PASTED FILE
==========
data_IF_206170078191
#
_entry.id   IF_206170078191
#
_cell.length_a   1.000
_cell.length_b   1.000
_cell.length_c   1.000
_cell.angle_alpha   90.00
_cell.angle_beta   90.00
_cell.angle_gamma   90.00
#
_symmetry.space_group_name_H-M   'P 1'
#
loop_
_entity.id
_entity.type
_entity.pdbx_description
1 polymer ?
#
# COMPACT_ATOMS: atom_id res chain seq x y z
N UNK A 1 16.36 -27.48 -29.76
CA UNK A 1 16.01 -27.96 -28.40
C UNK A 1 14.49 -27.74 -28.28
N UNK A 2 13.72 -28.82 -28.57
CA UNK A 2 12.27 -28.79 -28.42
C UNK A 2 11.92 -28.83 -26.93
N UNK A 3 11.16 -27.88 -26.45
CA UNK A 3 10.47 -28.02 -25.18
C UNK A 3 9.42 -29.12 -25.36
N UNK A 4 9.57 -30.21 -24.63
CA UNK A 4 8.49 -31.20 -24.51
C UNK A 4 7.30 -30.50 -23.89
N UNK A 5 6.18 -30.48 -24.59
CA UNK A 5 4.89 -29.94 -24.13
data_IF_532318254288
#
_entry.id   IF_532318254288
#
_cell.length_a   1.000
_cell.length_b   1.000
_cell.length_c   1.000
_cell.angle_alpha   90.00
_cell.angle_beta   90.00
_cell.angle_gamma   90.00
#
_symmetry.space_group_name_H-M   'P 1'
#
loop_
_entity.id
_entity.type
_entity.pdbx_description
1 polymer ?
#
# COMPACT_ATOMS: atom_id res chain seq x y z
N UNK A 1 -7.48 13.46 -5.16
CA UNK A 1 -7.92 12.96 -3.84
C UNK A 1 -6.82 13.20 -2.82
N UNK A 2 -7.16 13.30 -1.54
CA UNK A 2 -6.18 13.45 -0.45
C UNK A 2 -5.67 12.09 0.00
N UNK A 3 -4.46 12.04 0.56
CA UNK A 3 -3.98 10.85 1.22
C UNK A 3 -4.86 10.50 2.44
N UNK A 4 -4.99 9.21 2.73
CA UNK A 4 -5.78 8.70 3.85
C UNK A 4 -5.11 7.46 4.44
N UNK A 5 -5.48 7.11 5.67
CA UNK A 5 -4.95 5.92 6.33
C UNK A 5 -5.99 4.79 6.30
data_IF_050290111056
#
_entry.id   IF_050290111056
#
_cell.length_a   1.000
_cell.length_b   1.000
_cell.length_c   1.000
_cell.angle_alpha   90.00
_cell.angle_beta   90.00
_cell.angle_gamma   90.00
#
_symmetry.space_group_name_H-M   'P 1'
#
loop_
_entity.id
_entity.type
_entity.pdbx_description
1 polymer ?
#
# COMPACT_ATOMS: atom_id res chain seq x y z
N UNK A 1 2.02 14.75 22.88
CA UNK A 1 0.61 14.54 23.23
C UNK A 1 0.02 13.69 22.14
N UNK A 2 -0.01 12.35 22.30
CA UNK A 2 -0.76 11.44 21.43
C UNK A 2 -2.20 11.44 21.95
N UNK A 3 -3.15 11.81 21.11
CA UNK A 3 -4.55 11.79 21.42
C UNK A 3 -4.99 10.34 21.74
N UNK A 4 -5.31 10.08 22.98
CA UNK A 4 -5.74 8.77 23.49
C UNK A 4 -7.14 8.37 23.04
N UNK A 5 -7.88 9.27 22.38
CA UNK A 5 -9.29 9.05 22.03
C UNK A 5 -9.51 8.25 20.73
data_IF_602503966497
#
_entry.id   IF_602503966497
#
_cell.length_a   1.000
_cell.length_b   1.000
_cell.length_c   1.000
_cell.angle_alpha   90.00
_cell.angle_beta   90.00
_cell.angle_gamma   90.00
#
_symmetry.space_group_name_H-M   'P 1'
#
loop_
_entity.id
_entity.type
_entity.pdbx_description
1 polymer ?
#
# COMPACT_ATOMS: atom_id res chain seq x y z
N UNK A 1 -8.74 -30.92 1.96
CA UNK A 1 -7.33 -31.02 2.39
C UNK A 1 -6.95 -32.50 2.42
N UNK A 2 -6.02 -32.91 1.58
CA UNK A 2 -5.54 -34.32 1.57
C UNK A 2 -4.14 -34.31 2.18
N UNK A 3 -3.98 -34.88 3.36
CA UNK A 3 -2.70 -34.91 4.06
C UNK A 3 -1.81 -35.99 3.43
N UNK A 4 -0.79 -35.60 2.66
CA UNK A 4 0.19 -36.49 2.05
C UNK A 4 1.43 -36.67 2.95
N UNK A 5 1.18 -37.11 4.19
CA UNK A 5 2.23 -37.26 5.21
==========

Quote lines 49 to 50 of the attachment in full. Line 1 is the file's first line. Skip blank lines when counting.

_entity.id
_entity.type